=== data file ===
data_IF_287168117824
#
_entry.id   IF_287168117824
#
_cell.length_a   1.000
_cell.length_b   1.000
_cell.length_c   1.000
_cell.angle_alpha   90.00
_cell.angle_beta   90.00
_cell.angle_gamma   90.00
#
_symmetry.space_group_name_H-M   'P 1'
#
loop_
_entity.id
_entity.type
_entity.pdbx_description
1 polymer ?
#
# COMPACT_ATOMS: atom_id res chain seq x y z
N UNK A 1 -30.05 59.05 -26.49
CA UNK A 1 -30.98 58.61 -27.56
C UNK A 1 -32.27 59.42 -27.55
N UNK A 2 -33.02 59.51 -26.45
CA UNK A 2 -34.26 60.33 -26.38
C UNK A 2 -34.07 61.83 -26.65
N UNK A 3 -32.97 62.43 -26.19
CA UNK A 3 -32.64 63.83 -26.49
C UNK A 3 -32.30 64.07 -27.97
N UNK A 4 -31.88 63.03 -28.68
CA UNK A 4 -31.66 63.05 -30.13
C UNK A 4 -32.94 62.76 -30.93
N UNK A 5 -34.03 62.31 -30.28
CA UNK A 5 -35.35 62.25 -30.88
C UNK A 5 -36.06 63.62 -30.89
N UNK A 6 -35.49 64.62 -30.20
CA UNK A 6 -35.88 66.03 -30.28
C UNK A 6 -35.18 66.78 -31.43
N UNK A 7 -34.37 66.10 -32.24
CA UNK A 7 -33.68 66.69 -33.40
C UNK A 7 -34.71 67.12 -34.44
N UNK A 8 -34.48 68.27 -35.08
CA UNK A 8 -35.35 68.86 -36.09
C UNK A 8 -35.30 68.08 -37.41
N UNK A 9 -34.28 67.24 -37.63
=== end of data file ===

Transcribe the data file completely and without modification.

data_IF_287168117824
#
_entry.id   IF_287168117824
#
_cell.length_a   1.000
_cell.length_b   1.000
_cell.length_c   1.000
_cell.angle_alpha   90.00
_cell.angle_beta   90.00
_cell.angle_gamma   90.00
#
_symmetry.space_group_name_H-M   'P 1'
#
loop_
_entity.id
_entity.type
_entity.pdbx_description
1 polymer ?
#
# COMPACT_ATOMS: atom_id res chain seq x y z
N UNK A 1 -30.05 59.05 -26.49
CA UNK A 1 -30.98 58.61 -27.56
C UNK A 1 -32.27 59.42 -27.55
N UNK A 2 -33.02 59.51 -26.45
CA UNK A 2 -34.26 60.33 -26.38
C UNK A 2 -34.07 61.83 -26.65
N UNK A 3 -32.97 62.43 -26.19
CA UNK A 3 -32.64 63.83 -26.49
C UNK A 3 -32.30 64.07 -27.97
N UNK A 4 -31.88 63.03 -28.68
CA UNK A 4 -31.66 63.05 -30.13
C UNK A 4 -32.94 62.76 -30.93
N UNK A 5 -34.03 62.31 -30.28
CA UNK A 5 -35.35 62.25 -30.88
C UNK A 5 -36.06 63.62 -30.89
N UNK A 6 -35.49 64.62 -30.20
CA UNK A 6 -35.88 66.03 -30.28
C UNK A 6 -35.18 66.78 -31.43
N UNK A 7 -34.37 66.10 -32.24
CA UNK A 7 -33.68 66.69 -33.40
C UNK A 7 -34.71 67.12 -34.44
N UNK A 8 -34.48 68.27 -35.08
CA UNK A 8 -35.35 68.86 -36.09
C UNK A 8 -35.30 68.08 -37.41
N UNK A 9 -34.28 67.24 -37.63